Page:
The Amiga before the Amiga: The Amiga Development System


An article, with a video, that takes a look at a Amiga Development System. According to the article,

Commodore sent these computers to companies around the world in the hopes they would decide to support the new platform in the form of creating software and tools.


Very nice! There’s a link in the comments to one of the other surviving examples, serial number D-564

(I suppose the Amiga, later called the Amiga 1000, must be the canonical Amiga, but for me the all-in-keyboard A500 is always what I think of when I think of Amiga. Because that’s what I had!)

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My first Amiga was the 1000, which I later traded in for a 2000 (a deal that Commodore sponsored at the time, through various dealers). I still have my 2000 - or rather, my son has it, and it still works! Sadly, it doesn’t get turned on much anymore. One thing I always wanted to get, but never invested in, was an Ethernet interface of some kind. The only ones I ever found were frighteningly expensive.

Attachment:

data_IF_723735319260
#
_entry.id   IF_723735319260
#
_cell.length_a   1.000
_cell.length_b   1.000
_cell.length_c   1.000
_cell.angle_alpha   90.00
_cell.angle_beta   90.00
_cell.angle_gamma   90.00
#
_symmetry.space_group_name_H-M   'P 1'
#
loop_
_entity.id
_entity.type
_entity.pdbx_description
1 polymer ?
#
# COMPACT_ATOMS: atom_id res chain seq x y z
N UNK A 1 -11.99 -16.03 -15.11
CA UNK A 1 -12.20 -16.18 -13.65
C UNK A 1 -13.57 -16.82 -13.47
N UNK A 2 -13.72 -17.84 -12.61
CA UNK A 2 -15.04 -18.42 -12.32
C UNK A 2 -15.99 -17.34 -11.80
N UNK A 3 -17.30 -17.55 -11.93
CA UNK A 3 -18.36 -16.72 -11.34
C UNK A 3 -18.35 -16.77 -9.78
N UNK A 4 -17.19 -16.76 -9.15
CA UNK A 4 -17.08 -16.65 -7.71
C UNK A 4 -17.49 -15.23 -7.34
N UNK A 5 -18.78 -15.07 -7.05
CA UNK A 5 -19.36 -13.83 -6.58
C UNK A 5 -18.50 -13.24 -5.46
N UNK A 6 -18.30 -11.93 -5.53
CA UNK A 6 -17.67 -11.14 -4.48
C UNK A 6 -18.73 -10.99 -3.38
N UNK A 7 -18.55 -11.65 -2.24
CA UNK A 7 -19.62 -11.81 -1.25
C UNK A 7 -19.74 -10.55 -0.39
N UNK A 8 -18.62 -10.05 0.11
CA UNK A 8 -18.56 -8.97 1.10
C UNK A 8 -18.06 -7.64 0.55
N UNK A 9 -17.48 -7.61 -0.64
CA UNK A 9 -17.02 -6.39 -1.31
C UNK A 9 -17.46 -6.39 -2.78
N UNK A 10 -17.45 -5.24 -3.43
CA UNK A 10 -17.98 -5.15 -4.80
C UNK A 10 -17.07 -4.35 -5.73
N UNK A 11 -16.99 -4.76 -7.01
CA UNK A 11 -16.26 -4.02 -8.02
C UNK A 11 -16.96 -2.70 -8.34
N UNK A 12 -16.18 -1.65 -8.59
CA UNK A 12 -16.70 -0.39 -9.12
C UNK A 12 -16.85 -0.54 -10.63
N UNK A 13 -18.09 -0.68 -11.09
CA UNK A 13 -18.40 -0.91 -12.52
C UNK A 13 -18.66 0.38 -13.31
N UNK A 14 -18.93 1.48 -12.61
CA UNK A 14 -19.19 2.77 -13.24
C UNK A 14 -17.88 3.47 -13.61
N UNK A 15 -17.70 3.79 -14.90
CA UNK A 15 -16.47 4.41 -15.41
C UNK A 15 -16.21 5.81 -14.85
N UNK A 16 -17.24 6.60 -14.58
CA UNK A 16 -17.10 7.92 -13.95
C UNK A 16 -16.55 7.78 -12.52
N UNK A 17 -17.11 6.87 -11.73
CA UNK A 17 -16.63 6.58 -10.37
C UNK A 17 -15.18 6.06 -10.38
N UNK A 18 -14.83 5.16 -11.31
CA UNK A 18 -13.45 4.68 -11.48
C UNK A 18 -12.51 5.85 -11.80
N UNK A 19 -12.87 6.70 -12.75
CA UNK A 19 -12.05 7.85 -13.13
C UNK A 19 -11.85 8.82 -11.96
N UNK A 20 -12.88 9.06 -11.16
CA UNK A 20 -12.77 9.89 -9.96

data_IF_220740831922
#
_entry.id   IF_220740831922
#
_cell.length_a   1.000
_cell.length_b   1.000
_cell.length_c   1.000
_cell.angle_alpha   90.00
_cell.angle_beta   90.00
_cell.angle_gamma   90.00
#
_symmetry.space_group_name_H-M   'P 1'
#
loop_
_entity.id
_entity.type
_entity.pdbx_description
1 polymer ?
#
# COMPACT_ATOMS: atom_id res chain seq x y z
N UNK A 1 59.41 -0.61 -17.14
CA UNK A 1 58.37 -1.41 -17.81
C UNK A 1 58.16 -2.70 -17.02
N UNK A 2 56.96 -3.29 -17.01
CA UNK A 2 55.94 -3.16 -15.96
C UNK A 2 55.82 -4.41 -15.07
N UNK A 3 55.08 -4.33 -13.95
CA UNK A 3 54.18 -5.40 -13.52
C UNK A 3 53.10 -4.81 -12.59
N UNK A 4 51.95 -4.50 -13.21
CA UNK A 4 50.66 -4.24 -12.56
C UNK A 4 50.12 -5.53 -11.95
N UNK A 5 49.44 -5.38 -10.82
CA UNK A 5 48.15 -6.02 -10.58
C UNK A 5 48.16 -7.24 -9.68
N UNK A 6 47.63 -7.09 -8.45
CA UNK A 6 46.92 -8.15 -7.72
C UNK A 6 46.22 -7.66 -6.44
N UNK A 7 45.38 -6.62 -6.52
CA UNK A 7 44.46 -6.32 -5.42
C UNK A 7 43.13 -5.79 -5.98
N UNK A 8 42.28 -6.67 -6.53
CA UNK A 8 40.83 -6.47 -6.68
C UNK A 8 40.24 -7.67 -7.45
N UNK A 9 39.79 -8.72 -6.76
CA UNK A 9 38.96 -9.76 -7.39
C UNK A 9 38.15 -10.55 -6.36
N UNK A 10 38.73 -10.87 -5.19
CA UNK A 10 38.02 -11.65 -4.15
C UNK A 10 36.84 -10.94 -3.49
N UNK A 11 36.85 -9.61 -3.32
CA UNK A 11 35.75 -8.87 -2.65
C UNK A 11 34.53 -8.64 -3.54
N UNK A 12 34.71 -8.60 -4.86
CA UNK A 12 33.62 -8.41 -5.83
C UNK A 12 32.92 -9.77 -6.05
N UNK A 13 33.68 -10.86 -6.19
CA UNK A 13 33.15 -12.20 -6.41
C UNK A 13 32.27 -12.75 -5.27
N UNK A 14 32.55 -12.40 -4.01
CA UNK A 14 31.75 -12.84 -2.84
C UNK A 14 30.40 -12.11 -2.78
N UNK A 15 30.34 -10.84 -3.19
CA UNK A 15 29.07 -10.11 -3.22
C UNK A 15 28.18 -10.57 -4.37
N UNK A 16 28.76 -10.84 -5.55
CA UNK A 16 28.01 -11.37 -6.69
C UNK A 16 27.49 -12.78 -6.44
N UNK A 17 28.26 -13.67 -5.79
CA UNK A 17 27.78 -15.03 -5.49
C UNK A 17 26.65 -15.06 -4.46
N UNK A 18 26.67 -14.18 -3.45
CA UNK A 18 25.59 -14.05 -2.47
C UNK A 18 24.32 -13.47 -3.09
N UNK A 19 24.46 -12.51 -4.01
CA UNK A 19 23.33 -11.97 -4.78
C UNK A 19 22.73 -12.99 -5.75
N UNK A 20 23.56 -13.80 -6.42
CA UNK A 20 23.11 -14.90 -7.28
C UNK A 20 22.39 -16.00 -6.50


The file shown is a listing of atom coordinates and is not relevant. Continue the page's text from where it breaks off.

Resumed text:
Somewhat related, about Ron Nicholson, who got his signature into the cases of two classic systems:
The Man Inside the Macintosh and Amiga 1000

Here’s a presentation by Joe Decuir & Ron Nicholson about the Amiga’s origin and technical architecture:

(Some related videos here)

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I never owned an Amiga personally, until 2002 were I was given one in exchange for a couple of PC expansion cards. It was an 1200. Then I got an 600 in 2003, in exchange for an old mid-90’s cell/mobile-phone. Yet…

I did play a lot on other people’s Amiga’s, from around 1988 and onwards. And I clearly remember how taken I was by the Amiga500. It was the defacto late 80’s teenage boy’s wet dream. That and uhmmm… Posters of Samantha Fox and the usual poster of an Lamborghini Countach. Hehe.

People who say that the Amiga was always too expensive… Well… Aprox 1000 US Dollars for an 500 with Ram expansion and a real monitor and aprox 2500 to 3000 US Dollars for an x86 MS-Dos compatible PC with monitor. And that is around 1988. At that time, you got: Colour, Multitasking, GUI, “Soundcard” and so on on the Amiga as a default. What did the x86 hold above the Amiga? Well… Not much actually… :smiley:

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For a Cheap inexpensive adapter, there is PlipBox - its not blisteringly fast, but it does work. You can also build one…

To make one…